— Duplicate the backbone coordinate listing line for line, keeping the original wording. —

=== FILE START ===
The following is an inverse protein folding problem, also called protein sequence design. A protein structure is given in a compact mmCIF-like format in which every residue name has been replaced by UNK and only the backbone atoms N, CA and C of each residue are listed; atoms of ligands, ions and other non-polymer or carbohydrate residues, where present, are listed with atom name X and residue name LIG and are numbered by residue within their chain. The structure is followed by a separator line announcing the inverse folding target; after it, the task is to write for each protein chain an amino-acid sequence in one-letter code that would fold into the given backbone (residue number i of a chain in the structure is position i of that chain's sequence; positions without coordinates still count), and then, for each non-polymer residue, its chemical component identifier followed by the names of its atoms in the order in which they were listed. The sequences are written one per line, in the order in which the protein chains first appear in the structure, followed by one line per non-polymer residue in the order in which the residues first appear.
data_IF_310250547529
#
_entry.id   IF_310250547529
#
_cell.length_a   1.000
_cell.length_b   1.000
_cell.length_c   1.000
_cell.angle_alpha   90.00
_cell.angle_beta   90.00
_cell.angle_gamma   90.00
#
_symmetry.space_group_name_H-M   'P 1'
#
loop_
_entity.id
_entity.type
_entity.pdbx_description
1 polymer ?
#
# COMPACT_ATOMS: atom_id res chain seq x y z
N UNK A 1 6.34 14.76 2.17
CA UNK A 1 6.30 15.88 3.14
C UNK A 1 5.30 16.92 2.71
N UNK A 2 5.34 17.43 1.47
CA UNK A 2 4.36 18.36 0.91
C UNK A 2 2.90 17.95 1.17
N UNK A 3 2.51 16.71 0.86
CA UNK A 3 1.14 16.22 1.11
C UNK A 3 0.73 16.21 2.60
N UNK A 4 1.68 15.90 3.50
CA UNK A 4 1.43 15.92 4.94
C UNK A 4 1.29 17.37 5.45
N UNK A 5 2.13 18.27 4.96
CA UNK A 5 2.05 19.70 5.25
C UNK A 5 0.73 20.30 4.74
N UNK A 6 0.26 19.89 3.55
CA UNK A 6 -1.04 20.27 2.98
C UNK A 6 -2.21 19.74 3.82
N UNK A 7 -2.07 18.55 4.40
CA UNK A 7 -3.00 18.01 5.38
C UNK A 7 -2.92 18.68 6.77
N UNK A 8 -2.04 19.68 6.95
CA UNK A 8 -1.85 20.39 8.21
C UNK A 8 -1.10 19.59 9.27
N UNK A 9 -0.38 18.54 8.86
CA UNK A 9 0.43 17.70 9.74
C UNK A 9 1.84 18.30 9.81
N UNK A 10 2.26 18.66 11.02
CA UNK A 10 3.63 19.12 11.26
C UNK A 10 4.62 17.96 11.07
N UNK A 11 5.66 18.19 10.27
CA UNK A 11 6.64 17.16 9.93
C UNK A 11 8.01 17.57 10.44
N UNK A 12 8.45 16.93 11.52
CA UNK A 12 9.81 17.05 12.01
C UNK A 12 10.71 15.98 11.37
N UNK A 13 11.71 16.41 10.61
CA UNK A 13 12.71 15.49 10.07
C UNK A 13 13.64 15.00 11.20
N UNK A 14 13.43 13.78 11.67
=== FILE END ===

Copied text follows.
The following is an inverse protein folding problem, also called protein sequence design. A protein structure is given in a compact mmCIF-like format in which every residue name has been replaced by UNK and only the backbone atoms N, CA and C of each residue are listed; atoms of ligands, ions and other non-polymer or carbohydrate residues, where present, are listed with atom name X and residue name LIG and are numbered by residue within their chain. The structure is followed by a separator line announcing the inverse folding target; after it, the task is to write for each protein chain an amino-acid sequence in one-letter code that would fold into the given backbone (residue number i of a chain in the structure is position i of that chain's sequence; positions without coordinates still count), and then, for each non-polymer residue, its chemical component identifier followed by the names of its atoms in the order in which they were listed. The sequences are written one per line, in the order in which the protein chains first appear in the structure, followed by one line per non-polymer residue in the order in which the residues first appear.
data_IF_310250547529
#
_entry.id   IF_310250547529
#
_cell.length_a   1.000
_cell.length_b   1.000
_cell.length_c   1.000
_cell.angle_alpha   90.00
_cell.angle_beta   90.00
_cell.angle_gamma   90.00
#
_symmetry.space_group_name_H-M   'P 1'
#
loop_
_entity.id
_entity.type
_entity.pdbx_description
1 polymer ?
#
# COMPACT_ATOMS: atom_id res chain seq x y z
N UNK A 1 6.34 14.76 2.17
CA UNK A 1 6.30 15.88 3.14
C UNK A 1 5.30 16.92 2.71
N UNK A 2 5.34 17.43 1.47
CA UNK A 2 4.36 18.36 0.91
C UNK A 2 2.90 17.95 1.17
N UNK A 3 2.51 16.71 0.86
CA UNK A 3 1.14 16.22 1.11
C UNK A 3 0.73 16.21 2.60
N UNK A 4 1.68 15.90 3.50
CA UNK A 4 1.43 15.92 4.94
C UNK A 4 1.29 17.37 5.45
N UNK A 5 2.13 18.27 4.96
CA UNK A 5 2.05 19.70 5.25
C UNK A 5 0.73 20.30 4.74
N UNK A 6 0.26 19.89 3.55
CA UNK A 6 -1.04 20.27 2.98
C UNK A 6 -2.21 19.74 3.82
N UNK A 7 -2.07 18.55 4.40
CA UNK A 7 -3.00 18.01 5.38
C UNK A 7 -2.92 18.68 6.77
N UNK A 8 -2.04 19.68 6.95
CA UNK A 8 -1.85 20.39 8.21
C UNK A 8 -1.10 19.59 9.27
N UNK A 9 -0.38 18.54 8.86
CA UNK A 9 0.43 17.70 9.74
C UNK A 9 1.84 18.30 9.81
N UNK A 10 2.26 18.66 11.02
CA UNK A 10 3.63 19.12 11.26
C UNK A 10 4.62 17.96 11.07
N UNK A 11 5.66 18.19 10.27
CA UNK A 11 6.64 17.16 9.93
C UNK A 11 8.01 17.57 10.44
N UNK A 12 8.45 16.93 11.52
CA UNK A 12 9.81 17.05 12.01
C UNK A 12 10.71 15.98 11.37
N UNK A 13 11.71 16.41 10.61
CA UNK A 13 12.71 15.49 10.07
C UNK A 13 13.64 15.00 11.20
N UNK A 14 13.43 13.78 11.67